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projections. remember, we're seeing a doubling every two to three days of this. so the question is at what point does it reach limits you know, to put that in perspective, to have 100,000 cases in christmas, you have 400,000 on new year's. if the math work outs the way it's trending, we have a real serious -- >> andy slavitt, thanks to which. an historic december storm, a path of disruption from the west coast up to the great lakes. the damage spans more than 2,000 miles. hundreds of thousands of people in the storm's path, according to the troop that tracks outages. say at least five people died. a house destroyed the national
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weather service confirmed the state's first-ever december tornado touched down all told, at least 20 confirmed tornadoes. extreme winds in kansas fanning the flames of destructive wildfires. fire officials said several homes burned, most of the state was facing a critical outlook. gusts of 100 miles an hour in some areas this is northwood, iowa, about two hours north of des moines of the wind whipping rain there the state's governor issuing a disaster proclamation for 49 counties perry russom reports tonight. >> reporter: winds tossing a dumpster in a parking lot, in december we were just amaze the at how bad it really is >> nine reports of tornadoes, the wind ripping down a treat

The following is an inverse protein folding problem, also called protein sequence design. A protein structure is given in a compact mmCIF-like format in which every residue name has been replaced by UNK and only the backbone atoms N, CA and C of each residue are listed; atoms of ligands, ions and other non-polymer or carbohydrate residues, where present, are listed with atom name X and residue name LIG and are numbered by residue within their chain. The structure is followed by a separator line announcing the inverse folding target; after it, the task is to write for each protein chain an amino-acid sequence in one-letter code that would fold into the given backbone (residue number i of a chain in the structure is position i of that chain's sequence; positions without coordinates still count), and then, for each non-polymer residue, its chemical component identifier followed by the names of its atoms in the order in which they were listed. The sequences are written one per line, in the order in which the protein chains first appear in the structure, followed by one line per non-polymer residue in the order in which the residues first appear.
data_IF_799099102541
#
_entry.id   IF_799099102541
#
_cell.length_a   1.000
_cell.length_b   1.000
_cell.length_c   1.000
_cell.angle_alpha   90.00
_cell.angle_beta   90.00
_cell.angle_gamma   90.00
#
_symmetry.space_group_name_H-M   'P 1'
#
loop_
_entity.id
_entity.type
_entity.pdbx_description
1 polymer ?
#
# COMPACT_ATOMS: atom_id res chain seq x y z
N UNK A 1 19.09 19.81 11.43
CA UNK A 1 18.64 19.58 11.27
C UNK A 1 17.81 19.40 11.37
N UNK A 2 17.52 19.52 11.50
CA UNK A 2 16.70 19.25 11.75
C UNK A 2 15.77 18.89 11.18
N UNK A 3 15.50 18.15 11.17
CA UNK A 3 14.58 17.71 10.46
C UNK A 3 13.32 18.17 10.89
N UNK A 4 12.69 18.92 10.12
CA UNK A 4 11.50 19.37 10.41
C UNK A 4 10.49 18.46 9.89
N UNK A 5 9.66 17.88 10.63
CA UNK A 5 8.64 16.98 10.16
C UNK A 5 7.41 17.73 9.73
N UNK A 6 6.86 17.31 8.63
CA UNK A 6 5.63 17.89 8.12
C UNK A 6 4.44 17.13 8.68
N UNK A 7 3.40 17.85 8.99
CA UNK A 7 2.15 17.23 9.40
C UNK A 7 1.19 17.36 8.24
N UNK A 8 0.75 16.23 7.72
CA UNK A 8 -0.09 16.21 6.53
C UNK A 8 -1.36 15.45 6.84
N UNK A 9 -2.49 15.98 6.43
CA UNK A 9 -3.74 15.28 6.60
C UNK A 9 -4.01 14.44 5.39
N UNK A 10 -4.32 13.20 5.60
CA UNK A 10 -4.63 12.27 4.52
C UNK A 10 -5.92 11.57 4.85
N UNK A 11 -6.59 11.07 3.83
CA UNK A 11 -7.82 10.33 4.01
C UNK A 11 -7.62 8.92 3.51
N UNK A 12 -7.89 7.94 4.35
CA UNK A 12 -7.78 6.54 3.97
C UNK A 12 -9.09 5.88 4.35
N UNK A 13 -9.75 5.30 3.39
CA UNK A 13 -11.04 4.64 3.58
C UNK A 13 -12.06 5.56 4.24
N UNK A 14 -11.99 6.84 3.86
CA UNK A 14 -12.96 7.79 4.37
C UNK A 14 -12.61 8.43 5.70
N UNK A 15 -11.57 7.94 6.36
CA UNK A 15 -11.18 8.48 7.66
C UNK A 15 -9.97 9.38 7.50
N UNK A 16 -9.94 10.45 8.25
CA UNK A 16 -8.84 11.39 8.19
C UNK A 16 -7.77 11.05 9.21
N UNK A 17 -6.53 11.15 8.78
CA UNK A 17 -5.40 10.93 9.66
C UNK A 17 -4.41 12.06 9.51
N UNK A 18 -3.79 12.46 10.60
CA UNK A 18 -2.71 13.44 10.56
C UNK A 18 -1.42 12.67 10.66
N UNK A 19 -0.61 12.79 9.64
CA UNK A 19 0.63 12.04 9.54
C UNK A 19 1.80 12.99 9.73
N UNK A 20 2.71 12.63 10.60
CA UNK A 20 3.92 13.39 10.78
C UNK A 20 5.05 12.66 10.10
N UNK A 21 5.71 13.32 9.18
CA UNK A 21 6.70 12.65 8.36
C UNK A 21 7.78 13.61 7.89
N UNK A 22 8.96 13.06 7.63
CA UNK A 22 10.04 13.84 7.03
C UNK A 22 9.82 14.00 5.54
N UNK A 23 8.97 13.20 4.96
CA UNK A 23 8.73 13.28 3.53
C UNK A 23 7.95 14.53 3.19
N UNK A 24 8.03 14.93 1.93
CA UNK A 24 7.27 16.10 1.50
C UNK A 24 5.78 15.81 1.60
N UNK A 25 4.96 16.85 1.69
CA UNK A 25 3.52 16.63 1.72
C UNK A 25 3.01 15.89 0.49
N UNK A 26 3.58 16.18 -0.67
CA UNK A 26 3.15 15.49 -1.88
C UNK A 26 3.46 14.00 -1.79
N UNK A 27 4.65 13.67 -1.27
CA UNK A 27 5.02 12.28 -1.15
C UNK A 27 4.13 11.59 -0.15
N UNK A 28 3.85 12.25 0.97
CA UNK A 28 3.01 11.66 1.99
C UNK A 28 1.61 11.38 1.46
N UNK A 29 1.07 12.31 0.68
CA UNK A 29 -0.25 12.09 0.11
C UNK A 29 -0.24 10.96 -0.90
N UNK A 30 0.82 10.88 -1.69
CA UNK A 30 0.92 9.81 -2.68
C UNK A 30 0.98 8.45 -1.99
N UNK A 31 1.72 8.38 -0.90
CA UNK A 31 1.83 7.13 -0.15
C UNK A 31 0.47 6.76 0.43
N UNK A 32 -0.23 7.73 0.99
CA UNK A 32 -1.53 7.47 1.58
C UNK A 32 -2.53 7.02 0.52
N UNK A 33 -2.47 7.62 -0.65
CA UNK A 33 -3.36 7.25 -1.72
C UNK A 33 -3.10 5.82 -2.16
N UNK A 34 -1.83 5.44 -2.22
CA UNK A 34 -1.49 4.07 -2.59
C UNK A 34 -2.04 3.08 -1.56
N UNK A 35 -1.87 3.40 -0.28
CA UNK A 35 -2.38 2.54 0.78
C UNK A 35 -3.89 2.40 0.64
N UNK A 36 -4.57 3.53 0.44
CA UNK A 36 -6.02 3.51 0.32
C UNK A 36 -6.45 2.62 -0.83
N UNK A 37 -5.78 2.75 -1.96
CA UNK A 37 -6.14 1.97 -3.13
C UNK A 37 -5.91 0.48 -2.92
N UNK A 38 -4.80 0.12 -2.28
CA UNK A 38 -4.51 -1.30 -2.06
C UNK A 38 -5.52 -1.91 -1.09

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strait into the house. walls collapse been. christmas lights just crazy is sounded like a train going through. >> a wind gust of 74 miles an hour is measured here at the now tied to a thunderstorm, in more than 50 years.